🇪🇺 What to Expect from #SOTEU
Ukraine, energy and cost of living crises, strategic autonomy, CoFoE and NextGenEU: the State of the European Union is a moment to reflect on the challenges we face and will face in the future.
This coming Wednesday will see Commission President Ursula von der Leyen give the annual State of the European Union (SOTEU) address from the European Parliament in Strasbourg.
With many people criticising the EU’s relevancy to the modern world, as well as its inability to act, the SOTEU has become a key tool in the fight against misinformation and disinformation about the EU, and has been used to legitimise the Union as a political institution at the supranational level.
Here are the key things that I believe we will be seeing during the speech:
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With the ongoing Russian invasion, and the incredible successes that have been had by the Ukrainian military, Ursula von der Leyen will want to highlight the successes of European action and capitalise on this success.
From the almost crippling sanctions on Russia, to the historic provision of weaponry, equipment and materiel by the European Union, the EU has a a lot to be proud of, and plenty of room to increase its support and already close work with the country.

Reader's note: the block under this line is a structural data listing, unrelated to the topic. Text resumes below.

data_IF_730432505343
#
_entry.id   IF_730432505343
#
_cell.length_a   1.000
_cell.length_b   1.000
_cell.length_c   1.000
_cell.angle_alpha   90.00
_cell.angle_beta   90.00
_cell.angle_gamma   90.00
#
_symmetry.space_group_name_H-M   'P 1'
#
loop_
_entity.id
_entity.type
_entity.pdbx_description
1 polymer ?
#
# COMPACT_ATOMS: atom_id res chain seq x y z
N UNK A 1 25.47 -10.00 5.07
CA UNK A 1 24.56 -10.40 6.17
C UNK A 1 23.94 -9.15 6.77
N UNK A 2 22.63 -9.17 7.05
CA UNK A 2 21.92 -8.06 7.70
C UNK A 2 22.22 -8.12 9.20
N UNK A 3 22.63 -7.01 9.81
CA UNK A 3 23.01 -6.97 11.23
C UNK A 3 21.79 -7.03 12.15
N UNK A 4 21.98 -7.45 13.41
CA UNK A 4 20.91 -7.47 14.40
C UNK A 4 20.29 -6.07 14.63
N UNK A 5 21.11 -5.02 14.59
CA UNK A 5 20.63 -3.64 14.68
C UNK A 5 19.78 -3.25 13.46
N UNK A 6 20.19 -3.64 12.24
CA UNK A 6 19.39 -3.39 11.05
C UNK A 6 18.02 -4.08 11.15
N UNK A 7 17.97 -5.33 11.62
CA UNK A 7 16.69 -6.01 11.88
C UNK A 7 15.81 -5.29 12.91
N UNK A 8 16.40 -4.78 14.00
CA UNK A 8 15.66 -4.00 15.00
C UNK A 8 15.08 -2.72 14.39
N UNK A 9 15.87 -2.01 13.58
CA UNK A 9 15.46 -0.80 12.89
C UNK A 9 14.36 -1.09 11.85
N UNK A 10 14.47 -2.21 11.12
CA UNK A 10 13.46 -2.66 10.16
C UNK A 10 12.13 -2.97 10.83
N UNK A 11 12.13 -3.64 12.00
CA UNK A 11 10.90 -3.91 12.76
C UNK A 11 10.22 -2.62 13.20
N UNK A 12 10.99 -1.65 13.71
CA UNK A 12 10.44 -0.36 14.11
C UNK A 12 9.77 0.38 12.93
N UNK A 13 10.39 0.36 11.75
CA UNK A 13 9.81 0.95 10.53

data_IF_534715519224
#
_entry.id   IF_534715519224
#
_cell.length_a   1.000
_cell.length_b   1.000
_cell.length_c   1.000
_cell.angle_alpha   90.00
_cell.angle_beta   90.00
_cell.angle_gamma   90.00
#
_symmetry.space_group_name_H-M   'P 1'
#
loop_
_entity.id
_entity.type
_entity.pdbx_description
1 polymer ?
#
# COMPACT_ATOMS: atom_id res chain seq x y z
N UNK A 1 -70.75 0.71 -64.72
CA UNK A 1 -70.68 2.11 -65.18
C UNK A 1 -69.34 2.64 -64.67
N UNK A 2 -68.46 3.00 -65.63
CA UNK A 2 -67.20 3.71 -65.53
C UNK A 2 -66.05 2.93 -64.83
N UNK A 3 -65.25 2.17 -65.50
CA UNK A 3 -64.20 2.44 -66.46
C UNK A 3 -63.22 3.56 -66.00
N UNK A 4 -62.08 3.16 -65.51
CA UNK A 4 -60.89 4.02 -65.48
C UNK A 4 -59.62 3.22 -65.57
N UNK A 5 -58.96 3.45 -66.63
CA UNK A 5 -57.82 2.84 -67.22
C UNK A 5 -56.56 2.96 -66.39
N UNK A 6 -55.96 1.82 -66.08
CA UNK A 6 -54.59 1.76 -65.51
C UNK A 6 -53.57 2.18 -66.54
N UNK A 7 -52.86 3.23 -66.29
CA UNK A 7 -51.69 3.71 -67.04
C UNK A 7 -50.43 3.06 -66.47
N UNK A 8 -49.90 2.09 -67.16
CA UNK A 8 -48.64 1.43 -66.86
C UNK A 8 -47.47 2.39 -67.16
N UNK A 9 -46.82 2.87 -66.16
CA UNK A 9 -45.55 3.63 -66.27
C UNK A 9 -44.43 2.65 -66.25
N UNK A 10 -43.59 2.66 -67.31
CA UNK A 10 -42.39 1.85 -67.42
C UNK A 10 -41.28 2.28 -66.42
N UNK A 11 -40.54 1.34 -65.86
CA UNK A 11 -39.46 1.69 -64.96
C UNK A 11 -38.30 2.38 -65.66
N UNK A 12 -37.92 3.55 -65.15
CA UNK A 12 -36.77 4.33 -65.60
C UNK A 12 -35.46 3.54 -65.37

We will also see a mention of the Ukrainian accession process to the EU, and a discussion on the upcoming steps, and the hard road that it will have to take in order to finally reach the status of EU Member State after what is likely to be years hard negotiations.
⚡️ The Energy Crisis
Of course, one of the big consequences of EU support for Ukraine has been the backlash from Russia, which has opted to cut off all gas and oil supplies to Europe in an attempt to blackmail the continent into submission, alongside the cost-of-living crisis.
However, this has forced the EU to push forward on several fronts: finding alternative suppliers for gas and oil, developing alternative terminals in the major EU countries to produce these, and above all else, putting limits on Russian sources and the ability of Putin’s authoritarian state to generate funds through sales to the EU.
This is something that is guaranteed to feature in the SOTEU alongside some new announcements, with a potential mentions of new sanctions packages being on the horizon, the need to reform the EU energy market through measures such as the decoupling of electricity prices from the price of gas, and the need for EU wide measures to put downward pressure on prices and to provide concrete support for the average European citizen.
🔫 EU Strategic Autonomy
What will undoubtedly be a keystone of the SOTEU speech, strategic autonomy covers almost every facet of international and domestic affairs, including everything supply chains, intellectual patents to security, agriculture, and provision of IT equipment.
Alongside the need to compete with China and the United States, you can expect this to take up a large part of the speech, and to be combined with the need to take the existing Strategic Compass, and to develop it further in order to reinforce the EUs ability to act.
You may also see a hint towards the need to develop the EU military structure as well as the need to reinforce the ability of the EU to be more geopolitically active, mobile, and influential on the global stage, particularly to compete with an increasingly bold Russia and China.
🌐 The European Cyber Resilience Act